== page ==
Now, this doesn’t mean swinging the pendulum to the point where you are standing on a street corner with a sign condemning everyone to hell. Hearts need to be won over. No one has ever come to Christ because of us condemning them. Hearts are won over by the message of the extreme undeserved grace that God showered down on us in all of our brokenness. Hearts are won over when people are able to see us living a vulnerable life and willing to share the challenges, heartaches, and weaknesses we have without cleaning it up first for public consumption.

People are more attracted to the gospel through your unfiltered brokenness than your amazing charisma. In our brokenness we can share about God’s love. In our brokenness, God’s perfect plan can be beautifully revealed.

So start by being unashamed. Share an occasional Bible verse in a meeting, have your Bible sitting on your desk, share the occasional blog post on social media, let the world know you are Christian and unashamed. It doesn’t have to be overbearing. I am incredibly close friends with lots of people that do not follow Christ. They are not turned off by my faith because I respect them exactly where they are at and love them regardless.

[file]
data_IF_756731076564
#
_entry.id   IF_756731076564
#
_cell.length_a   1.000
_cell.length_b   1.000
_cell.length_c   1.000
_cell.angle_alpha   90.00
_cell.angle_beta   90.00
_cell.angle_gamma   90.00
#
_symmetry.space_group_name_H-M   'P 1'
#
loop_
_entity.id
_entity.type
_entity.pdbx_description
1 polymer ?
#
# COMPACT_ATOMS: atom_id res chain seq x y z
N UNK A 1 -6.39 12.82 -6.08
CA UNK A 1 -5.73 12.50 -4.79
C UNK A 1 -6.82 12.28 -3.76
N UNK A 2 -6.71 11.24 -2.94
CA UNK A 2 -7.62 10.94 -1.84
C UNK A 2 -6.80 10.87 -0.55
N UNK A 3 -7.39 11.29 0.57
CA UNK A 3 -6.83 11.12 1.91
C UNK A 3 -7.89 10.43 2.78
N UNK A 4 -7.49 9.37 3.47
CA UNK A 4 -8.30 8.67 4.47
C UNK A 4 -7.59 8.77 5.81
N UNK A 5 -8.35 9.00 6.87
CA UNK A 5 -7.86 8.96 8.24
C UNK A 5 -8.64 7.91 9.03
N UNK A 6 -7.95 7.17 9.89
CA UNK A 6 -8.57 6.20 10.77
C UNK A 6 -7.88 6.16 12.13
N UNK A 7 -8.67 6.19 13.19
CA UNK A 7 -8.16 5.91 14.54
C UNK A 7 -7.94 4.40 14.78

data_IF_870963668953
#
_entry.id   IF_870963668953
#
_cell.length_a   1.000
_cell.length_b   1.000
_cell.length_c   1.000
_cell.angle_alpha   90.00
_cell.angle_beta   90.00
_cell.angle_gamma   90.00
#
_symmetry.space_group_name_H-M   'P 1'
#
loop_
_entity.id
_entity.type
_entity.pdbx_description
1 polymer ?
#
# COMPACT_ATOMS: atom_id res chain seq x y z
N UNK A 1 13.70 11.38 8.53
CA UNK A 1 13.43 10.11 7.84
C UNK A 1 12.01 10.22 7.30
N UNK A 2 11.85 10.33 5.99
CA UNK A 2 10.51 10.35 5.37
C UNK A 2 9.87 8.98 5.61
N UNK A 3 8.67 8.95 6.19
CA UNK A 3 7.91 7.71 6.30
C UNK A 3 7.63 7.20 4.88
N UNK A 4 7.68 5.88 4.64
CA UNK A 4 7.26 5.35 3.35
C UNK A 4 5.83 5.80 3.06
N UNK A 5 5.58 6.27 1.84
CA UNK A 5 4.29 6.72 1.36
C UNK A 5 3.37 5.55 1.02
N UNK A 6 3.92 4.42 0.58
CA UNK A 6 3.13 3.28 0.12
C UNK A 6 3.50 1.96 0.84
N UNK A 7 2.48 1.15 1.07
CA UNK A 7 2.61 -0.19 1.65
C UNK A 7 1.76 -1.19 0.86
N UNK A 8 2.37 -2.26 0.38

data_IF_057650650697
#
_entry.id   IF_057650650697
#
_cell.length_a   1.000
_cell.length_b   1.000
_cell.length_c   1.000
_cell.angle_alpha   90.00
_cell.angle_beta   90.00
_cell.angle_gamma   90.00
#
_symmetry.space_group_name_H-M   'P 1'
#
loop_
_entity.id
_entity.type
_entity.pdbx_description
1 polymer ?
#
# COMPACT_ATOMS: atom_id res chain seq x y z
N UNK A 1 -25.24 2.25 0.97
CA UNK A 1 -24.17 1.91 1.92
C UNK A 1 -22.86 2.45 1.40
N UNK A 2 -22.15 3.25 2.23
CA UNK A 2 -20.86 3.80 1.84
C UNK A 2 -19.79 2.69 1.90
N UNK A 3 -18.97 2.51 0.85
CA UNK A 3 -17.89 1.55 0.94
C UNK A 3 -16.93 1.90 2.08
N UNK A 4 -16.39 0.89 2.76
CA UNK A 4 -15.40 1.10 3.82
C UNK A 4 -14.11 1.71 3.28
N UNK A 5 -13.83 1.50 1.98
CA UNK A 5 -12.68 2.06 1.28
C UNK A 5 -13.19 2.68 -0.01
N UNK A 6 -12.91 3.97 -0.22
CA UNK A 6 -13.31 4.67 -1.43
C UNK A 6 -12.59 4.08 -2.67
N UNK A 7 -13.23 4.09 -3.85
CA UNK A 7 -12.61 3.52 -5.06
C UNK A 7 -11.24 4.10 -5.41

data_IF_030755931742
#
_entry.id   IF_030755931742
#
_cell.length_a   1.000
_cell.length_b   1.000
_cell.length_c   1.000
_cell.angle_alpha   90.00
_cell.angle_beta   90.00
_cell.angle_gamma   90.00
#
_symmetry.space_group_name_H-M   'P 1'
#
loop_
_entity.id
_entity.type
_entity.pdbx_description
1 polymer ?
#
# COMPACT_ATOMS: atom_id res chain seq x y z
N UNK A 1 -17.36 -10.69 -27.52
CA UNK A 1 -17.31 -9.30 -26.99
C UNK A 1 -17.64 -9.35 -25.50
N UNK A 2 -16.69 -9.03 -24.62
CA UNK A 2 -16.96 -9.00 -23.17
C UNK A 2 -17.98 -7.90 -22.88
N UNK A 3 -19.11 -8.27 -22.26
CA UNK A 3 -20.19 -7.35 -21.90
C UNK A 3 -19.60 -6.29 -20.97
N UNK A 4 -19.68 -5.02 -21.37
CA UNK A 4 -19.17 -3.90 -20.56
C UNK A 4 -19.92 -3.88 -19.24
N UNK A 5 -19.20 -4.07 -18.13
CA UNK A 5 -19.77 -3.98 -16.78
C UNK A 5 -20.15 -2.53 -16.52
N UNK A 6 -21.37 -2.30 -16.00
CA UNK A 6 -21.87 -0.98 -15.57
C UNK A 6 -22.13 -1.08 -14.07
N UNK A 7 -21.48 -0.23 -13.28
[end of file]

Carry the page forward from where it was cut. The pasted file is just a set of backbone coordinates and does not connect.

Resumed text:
Then live out the Christian faith and serve others first instead of chasing after what society tells us makes us a success. There is no more powerful example you can set!

Thought to ponder

How can I make the answer to the questions above, a more resounding “YES!”?

Thank you to everyone who has continued to comment on these posts. It is a great source of encouragement! And if you have ever wondered what happens when you share a post, the site averages over 20 additional views for each share on Facebook. So if a post speaks to you and you think it is worth sharing, some of your friends actually do take the time to come and read it! Thank you again for your support. It means a lot.